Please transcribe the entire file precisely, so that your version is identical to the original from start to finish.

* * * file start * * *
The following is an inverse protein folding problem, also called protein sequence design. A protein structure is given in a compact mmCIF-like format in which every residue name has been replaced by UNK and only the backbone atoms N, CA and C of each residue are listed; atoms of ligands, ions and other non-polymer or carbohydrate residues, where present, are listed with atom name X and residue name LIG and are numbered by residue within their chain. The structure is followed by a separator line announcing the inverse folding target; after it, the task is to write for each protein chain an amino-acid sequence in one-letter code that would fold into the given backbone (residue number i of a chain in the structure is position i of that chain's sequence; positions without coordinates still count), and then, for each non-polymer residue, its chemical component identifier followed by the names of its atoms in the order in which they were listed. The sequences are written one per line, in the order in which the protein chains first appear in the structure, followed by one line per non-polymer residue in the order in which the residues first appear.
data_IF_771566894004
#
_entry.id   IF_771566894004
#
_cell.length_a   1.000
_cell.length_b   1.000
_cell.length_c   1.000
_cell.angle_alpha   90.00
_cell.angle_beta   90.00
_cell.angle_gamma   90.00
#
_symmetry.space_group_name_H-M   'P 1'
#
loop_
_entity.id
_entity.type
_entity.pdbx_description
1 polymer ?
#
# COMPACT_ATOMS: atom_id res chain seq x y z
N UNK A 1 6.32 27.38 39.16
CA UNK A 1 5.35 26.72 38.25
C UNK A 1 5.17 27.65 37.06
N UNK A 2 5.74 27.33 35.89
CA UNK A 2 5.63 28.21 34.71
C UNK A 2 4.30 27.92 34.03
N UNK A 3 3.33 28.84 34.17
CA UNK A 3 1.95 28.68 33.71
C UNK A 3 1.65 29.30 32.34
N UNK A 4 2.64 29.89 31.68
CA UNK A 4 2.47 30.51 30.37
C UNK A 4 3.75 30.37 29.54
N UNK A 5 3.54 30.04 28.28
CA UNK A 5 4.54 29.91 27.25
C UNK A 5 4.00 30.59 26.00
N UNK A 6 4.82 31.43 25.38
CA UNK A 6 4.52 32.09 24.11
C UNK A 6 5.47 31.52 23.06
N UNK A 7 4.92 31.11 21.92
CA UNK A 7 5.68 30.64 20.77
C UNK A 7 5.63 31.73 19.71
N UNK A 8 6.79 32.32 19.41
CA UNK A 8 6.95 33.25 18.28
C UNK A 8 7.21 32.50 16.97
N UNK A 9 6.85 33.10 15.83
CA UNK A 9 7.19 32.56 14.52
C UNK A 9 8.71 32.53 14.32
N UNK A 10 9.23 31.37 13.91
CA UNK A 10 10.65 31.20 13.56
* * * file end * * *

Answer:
The following is an inverse protein folding problem, also called protein sequence design. A protein structure is given in a compact mmCIF-like format in which every residue name has been replaced by UNK and only the backbone atoms N, CA and C of each residue are listed; atoms of ligands, ions and other non-polymer or carbohydrate residues, where present, are listed with atom name X and residue name LIG and are numbered by residue within their chain. The structure is followed by a separator line announcing the inverse folding target; after it, the task is to write for each protein chain an amino-acid sequence in one-letter code that would fold into the given backbone (residue number i of a chain in the structure is position i of that chain's sequence; positions without coordinates still count), and then, for each non-polymer residue, its chemical component identifier followed by the names of its atoms in the order in which they were listed. The sequences are written one per line, in the order in which the protein chains first appear in the structure, followed by one line per non-polymer residue in the order in which the residues first appear.
data_IF_771566894004
#
_entry.id   IF_771566894004
#
_cell.length_a   1.000
_cell.length_b   1.000
_cell.length_c   1.000
_cell.angle_alpha   90.00
_cell.angle_beta   90.00
_cell.angle_gamma   90.00
#
_symmetry.space_group_name_H-M   'P 1'
#
loop_
_entity.id
_entity.type
_entity.pdbx_description
1 polymer ?
#
# COMPACT_ATOMS: atom_id res chain seq x y z
N UNK A 1 6.32 27.38 39.16
CA UNK A 1 5.35 26.72 38.25
C UNK A 1 5.17 27.65 37.06
N UNK A 2 5.74 27.33 35.89
CA UNK A 2 5.63 28.21 34.71
C UNK A 2 4.30 27.92 34.03
N UNK A 3 3.33 28.84 34.17
CA UNK A 3 1.95 28.68 33.71
C UNK A 3 1.65 29.30 32.34
N UNK A 4 2.64 29.89 31.68
CA UNK A 4 2.47 30.51 30.37
C UNK A 4 3.75 30.37 29.54
N UNK A 5 3.54 30.04 28.28
CA UNK A 5 4.54 29.91 27.25
C UNK A 5 4.00 30.59 26.00
N UNK A 6 4.82 31.43 25.38
CA UNK A 6 4.52 32.09 24.11
C UNK A 6 5.47 31.52 23.06
N UNK A 7 4.92 31.11 21.92
CA UNK A 7 5.68 30.64 20.77
C UNK A 7 5.63 31.73 19.71
N UNK A 8 6.79 32.32 19.41
CA UNK A 8 6.95 33.25 18.28
C UNK A 8 7.21 32.50 16.97
N UNK A 9 6.85 33.10 15.83
CA UNK A 9 7.19 32.56 14.52
C UNK A 9 8.71 32.53 14.32
N UNK A 10 9.23 31.37 13.91
CA UNK A 10 10.65 31.20 13.56